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FOB Japan Noob misinterprets observations coming to stange conclusion.
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Matthew Duggan's profile photoPatrice L.'s profile photoBunny Evans's profile photoChris Ainsley's profile photo
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Apple products are popular in Japan. McDonalds are popular in Japan. Foreign fashion brands are popular.

The Japanese market is not xenophobic. Really boils my piss when I hear blinding negative generalisations about Japan. The failure of Xbox and certain western phone trends in Japan is easily attributable to different market requirements. But not xenophobia.

Love Japan. Do not love those that enjoy pointing fingers at it.
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Taco Bell is by no means worth waiting in line for an hour, which is what will be required with the one location in Shibuya. The primary reason people eat at Taco Bell is price. If like KFC, the prices are drastically increased relative to the US, I see no reason to go, even if there are stores all over Japan.

However if they have 100-yen tacos, that changes everything. :)
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Chris Ainsley's profile photoDtoTheE's profile photoSBS's profile photoJayson Harshbarger's profile photo
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If I buy 1000 tacos it will feel about the same.
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Bahahahaha, this is the most absurd thing I've read all year! I bet if you put N1 on a translation resume, said resume would go directly in the trash.

Indeed companies all across Japan have need of people with native English and a Japanese language N1 certificate. The downside however is that getting that elusive N1 certification can take several years. Those fortunate enough to pass the N1 will find themselves with a knowledge of Japanese that exceeds 97% of the native Japanese population. For daily conversation, N2 or possibly even N3 would suffice. Translation however, requires the type of linguistic precision that only an N1 holder can wield.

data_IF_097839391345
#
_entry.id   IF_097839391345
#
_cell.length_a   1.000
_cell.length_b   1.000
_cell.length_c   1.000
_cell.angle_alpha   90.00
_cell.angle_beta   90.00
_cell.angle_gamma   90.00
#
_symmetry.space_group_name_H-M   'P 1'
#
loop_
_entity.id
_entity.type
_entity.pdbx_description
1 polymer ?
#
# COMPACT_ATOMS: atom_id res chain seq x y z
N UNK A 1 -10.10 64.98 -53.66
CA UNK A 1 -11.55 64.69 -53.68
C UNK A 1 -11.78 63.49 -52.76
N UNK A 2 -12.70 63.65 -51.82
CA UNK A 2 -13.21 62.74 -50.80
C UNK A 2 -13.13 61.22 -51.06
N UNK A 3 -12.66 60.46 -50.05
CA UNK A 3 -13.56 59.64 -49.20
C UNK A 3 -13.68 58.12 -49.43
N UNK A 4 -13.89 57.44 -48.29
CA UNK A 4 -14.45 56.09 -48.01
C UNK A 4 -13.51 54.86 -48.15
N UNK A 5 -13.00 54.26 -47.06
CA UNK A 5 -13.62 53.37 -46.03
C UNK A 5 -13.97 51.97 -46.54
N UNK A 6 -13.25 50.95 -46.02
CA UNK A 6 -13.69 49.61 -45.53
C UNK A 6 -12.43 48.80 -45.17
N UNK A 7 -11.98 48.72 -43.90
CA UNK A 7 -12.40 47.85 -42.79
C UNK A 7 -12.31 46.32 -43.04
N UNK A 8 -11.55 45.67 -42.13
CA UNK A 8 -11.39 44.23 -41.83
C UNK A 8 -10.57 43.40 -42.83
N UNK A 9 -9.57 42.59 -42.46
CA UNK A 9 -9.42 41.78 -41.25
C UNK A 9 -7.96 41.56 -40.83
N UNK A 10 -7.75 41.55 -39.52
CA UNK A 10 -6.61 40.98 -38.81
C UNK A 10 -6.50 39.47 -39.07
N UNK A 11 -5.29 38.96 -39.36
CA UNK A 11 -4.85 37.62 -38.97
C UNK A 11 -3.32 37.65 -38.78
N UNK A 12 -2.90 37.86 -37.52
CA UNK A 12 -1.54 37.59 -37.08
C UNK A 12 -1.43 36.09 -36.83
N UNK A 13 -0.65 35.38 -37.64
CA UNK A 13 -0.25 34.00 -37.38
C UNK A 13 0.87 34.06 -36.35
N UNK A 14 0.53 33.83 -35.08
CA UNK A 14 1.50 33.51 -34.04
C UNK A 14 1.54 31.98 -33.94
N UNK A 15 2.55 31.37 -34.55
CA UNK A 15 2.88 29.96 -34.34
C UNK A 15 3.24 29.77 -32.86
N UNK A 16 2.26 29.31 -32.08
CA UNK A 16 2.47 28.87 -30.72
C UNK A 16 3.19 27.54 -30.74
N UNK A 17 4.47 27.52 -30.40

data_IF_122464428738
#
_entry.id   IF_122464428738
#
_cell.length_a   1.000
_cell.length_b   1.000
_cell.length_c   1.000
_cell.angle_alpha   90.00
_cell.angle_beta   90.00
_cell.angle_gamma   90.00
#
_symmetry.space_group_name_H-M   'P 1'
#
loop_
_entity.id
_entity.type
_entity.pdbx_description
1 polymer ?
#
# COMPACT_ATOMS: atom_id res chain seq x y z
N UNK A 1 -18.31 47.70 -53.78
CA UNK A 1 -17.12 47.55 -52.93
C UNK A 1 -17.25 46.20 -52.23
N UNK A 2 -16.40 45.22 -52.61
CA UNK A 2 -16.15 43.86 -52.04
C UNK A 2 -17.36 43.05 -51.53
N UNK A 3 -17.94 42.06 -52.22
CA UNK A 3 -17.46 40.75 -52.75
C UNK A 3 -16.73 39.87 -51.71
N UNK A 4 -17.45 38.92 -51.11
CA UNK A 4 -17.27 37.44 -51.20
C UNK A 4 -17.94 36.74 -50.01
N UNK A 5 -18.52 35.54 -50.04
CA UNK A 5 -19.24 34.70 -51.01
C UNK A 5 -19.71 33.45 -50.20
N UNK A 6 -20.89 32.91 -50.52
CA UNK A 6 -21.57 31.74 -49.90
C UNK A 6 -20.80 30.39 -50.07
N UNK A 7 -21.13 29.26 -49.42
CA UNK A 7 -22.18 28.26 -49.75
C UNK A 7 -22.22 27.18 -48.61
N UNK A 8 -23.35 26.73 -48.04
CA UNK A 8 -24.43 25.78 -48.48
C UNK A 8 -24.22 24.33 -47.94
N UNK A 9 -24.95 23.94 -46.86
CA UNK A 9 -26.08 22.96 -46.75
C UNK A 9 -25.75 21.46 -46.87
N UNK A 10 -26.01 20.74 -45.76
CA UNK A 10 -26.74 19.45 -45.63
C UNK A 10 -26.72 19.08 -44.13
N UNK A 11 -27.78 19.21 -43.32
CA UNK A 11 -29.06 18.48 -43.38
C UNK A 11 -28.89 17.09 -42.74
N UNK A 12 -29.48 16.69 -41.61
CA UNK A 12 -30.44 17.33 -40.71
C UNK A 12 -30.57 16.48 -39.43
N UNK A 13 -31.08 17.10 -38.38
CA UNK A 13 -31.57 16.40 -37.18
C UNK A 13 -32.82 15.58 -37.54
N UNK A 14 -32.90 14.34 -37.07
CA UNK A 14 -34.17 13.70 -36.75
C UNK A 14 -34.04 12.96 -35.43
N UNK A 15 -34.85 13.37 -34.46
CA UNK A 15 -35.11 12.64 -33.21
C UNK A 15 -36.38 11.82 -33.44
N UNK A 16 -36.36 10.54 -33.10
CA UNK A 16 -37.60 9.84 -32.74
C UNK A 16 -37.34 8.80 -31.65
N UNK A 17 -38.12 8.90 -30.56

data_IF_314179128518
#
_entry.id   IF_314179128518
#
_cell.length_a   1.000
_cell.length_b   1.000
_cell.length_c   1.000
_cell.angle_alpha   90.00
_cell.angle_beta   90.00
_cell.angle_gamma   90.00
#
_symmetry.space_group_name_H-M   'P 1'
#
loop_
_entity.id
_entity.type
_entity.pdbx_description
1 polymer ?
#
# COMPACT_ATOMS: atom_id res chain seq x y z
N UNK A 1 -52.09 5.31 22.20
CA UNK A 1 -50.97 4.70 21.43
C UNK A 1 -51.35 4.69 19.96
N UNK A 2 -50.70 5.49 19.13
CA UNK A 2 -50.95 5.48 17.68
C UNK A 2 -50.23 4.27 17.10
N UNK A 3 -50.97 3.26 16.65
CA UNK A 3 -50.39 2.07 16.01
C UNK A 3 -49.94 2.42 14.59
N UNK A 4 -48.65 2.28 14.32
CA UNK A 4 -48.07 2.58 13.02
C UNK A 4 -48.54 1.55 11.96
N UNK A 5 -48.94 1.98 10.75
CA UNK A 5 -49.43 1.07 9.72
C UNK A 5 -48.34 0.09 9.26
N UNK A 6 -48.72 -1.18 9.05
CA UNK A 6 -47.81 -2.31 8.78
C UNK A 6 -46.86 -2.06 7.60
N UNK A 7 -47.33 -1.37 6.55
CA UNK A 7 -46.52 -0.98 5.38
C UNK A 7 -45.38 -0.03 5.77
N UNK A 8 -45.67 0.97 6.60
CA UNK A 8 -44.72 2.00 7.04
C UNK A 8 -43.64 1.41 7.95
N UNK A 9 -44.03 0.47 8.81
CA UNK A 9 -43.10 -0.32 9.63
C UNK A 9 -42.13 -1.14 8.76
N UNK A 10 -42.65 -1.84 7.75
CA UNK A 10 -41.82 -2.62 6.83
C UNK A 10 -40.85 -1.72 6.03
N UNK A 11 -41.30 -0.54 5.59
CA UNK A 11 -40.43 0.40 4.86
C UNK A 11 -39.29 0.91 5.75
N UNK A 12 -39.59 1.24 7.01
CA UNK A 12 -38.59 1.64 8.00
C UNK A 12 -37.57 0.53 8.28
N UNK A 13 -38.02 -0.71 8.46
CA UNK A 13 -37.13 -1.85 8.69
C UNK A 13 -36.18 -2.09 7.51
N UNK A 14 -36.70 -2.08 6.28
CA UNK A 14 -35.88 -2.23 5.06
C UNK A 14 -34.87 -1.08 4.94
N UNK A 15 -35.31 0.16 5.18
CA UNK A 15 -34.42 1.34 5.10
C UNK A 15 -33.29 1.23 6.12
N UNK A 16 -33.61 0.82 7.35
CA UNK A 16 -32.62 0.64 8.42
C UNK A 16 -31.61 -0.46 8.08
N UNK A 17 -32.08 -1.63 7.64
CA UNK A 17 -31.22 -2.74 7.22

Here are 5 alternatives to give your career a new direction.
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Jan Moren's profile photoBunny Evans's profile photo井上エイド's profile photoPeter Durfee's profile photo
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Ha ha ha nope. That certifies that you gave money to JTA. 

The JLPT1 cert is a nice sign that the job applicant can get through a newspaper article without his/her nose in the dictionary the entire time, but it isn't everything I need to see when I'm choosing who gets an interview. (In fact, I can name a number of translators I've hired on the strength of a translation trial who only had N2, or no cert at all.)
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Apple Engineer Talks about the New 2015 Macbook: https://youtu.be/KHZ8ek-6ccc
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Anthony Dawe's profile photoRichard Carlsson's profile photoNik Blumish's profile photoJordon Stanford's profile photo
 
I regret that I have only one plus to give.
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Now they have a nice frontend. If only they'd do the same to the other end.
Japan Air Lines doesn't have the best web page, even for a Japanese entity. It's not as bad as trying to find a product on some random Rakuten page, but it can be difficult to navigate and prone to error. JAL's mobile apps had been similarly difficult to use, but their domestic flights app has ...
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A surprisingly good app from JR East. It also has the makings of a good looking app, too, but they need to scale back on the amount of information they cram into the some of these screens. It's also a bit clunky to use, but the wifi-based location service is a great idea.

Hope to see this feature rolled out to all trains with on-board wifi APs.
At about the same time Japan Airlines released a revamped mobile app that was actually useful, so did JR East. Many train companies have their own apps, but I rarely install them because they are only good for navigation within that particular rail network. Yeah, they probably have station ...